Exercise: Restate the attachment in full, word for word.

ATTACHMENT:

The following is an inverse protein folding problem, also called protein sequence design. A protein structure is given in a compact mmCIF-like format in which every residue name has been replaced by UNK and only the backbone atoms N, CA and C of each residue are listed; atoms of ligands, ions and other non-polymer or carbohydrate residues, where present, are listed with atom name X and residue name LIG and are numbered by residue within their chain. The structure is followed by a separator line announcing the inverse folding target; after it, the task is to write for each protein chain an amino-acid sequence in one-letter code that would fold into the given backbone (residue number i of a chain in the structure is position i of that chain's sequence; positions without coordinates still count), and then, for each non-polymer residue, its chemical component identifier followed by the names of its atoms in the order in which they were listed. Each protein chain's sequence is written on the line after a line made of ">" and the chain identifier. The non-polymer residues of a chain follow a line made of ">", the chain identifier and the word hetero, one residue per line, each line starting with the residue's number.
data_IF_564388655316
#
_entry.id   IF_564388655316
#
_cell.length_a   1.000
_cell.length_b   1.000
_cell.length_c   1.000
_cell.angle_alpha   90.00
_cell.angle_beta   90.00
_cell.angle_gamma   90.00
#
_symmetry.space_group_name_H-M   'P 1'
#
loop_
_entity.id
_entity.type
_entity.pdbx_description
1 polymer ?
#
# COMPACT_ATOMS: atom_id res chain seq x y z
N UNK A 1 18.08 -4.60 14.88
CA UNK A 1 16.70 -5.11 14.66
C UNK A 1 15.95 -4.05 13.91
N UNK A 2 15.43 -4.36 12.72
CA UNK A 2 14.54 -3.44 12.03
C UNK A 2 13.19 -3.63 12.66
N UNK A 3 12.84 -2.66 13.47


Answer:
The following is an inverse protein folding problem, also called protein sequence design. A protein structure is given in a compact mmCIF-like format in which every residue name has been replaced by UNK and only the backbone atoms N, CA and C of each residue are listed; atoms of ligands, ions and other non-polymer or carbohydrate residues, where present, are listed with atom name X and residue name LIG and are numbered by residue within their chain. The structure is followed by a separator line announcing the inverse folding target; after it, the task is to write for each protein chain an amino-acid sequence in one-letter code that would fold into the given backbone (residue number i of a chain in the structure is position i of that chain's sequence; positions without coordinates still count), and then, for each non-polymer residue, its chemical component identifier followed by the names of its atoms in the order in which they were listed. Each protein chain's sequence is written on the line after a line made of ">" and the chain identifier. The non-polymer residues of a chain follow a line made of ">", the chain identifier and the word hetero, one residue per line, each line starting with the residue's number.
data_IF_564388655316
#
_entry.id   IF_564388655316
#
_cell.length_a   1.000
_cell.length_b   1.000
_cell.length_c   1.000
_cell.angle_alpha   90.00
_cell.angle_beta   90.00
_cell.angle_gamma   90.00
#
_symmetry.space_group_name_H-M   'P 1'
#
loop_
_entity.id
_entity.type
_entity.pdbx_description
1 polymer ?
#
# COMPACT_ATOMS: atom_id res chain seq x y z
N UNK A 1 18.08 -4.60 14.88
CA UNK A 1 16.70 -5.11 14.66
C UNK A 1 15.95 -4.05 13.91
N UNK A 2 15.43 -4.36 12.72
CA UNK A 2 14.54 -3.44 12.03
C UNK A 2 13.19 -3.63 12.66
N UNK A 3 12.84 -2.66 13.47